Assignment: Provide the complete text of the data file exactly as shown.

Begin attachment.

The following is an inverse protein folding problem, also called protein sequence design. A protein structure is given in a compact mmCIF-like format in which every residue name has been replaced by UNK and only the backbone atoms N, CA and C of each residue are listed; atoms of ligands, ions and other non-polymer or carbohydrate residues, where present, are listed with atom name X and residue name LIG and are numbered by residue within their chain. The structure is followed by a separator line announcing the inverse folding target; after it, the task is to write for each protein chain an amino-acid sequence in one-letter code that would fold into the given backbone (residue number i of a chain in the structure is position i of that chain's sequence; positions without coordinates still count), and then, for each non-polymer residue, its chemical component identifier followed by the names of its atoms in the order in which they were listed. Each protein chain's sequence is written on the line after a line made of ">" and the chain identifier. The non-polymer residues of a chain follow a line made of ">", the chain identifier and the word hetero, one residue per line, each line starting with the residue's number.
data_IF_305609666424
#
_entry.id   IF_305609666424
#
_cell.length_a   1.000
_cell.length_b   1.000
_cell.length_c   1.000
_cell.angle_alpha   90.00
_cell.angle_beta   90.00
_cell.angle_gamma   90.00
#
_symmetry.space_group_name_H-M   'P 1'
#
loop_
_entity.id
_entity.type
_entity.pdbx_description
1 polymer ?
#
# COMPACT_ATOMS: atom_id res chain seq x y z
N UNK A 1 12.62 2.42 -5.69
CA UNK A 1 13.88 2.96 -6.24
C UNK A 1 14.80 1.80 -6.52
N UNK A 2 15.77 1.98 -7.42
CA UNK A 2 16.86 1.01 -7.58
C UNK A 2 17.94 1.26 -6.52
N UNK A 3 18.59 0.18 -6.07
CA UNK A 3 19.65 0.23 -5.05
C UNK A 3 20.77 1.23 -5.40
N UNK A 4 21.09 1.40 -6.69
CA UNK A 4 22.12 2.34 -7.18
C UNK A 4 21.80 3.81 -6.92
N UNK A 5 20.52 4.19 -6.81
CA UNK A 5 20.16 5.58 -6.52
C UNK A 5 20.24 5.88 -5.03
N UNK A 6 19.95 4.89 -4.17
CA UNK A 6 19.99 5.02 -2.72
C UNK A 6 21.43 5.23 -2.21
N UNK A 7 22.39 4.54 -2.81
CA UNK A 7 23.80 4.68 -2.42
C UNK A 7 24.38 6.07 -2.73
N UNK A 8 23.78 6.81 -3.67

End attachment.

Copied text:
The following is an inverse protein folding problem, also called protein sequence design. A protein structure is given in a compact mmCIF-like format in which every residue name has been replaced by UNK and only the backbone atoms N, CA and C of each residue are listed; atoms of ligands, ions and other non-polymer or carbohydrate residues, where present, are listed with atom name X and residue name LIG and are numbered by residue within their chain. The structure is followed by a separator line announcing the inverse folding target; after it, the task is to write for each protein chain an amino-acid sequence in one-letter code that would fold into the given backbone (residue number i of a chain in the structure is position i of that chain's sequence; positions without coordinates still count), and then, for each non-polymer residue, its chemical component identifier followed by the names of its atoms in the order in which they were listed. Each protein chain's sequence is written on the line after a line made of ">" and the chain identifier. The non-polymer residues of a chain follow a line made of ">", the chain identifier and the word hetero, one residue per line, each line starting with the residue's number.
data_IF_305609666424
#
_entry.id   IF_305609666424
#
_cell.length_a   1.000
_cell.length_b   1.000
_cell.length_c   1.000
_cell.angle_alpha   90.00
_cell.angle_beta   90.00
_cell.angle_gamma   90.00
#
_symmetry.space_group_name_H-M   'P 1'
#
loop_
_entity.id
_entity.type
_entity.pdbx_description
1 polymer ?
#
# COMPACT_ATOMS: atom_id res chain seq x y z
N UNK A 1 12.62 2.42 -5.69
CA UNK A 1 13.88 2.96 -6.24
C UNK A 1 14.80 1.80 -6.52
N UNK A 2 15.77 1.98 -7.42
CA UNK A 2 16.86 1.01 -7.58
C UNK A 2 17.94 1.26 -6.52
N UNK A 3 18.59 0.18 -6.07
CA UNK A 3 19.65 0.23 -5.05
C UNK A 3 20.77 1.23 -5.40
N UNK A 4 21.09 1.40 -6.69
CA UNK A 4 22.12 2.34 -7.18
C UNK A 4 21.80 3.81 -6.92
N UNK A 5 20.52 4.19 -6.81
CA UNK A 5 20.16 5.58 -6.52
C UNK A 5 20.24 5.88 -5.03
N UNK A 6 19.95 4.89 -4.17
CA UNK A 6 19.99 5.02 -2.72
C UNK A 6 21.43 5.23 -2.21
N UNK A 7 22.39 4.54 -2.81
CA UNK A 7 23.80 4.68 -2.42
C UNK A 7 24.38 6.07 -2.73
N UNK A 8 23.78 6.81 -3.67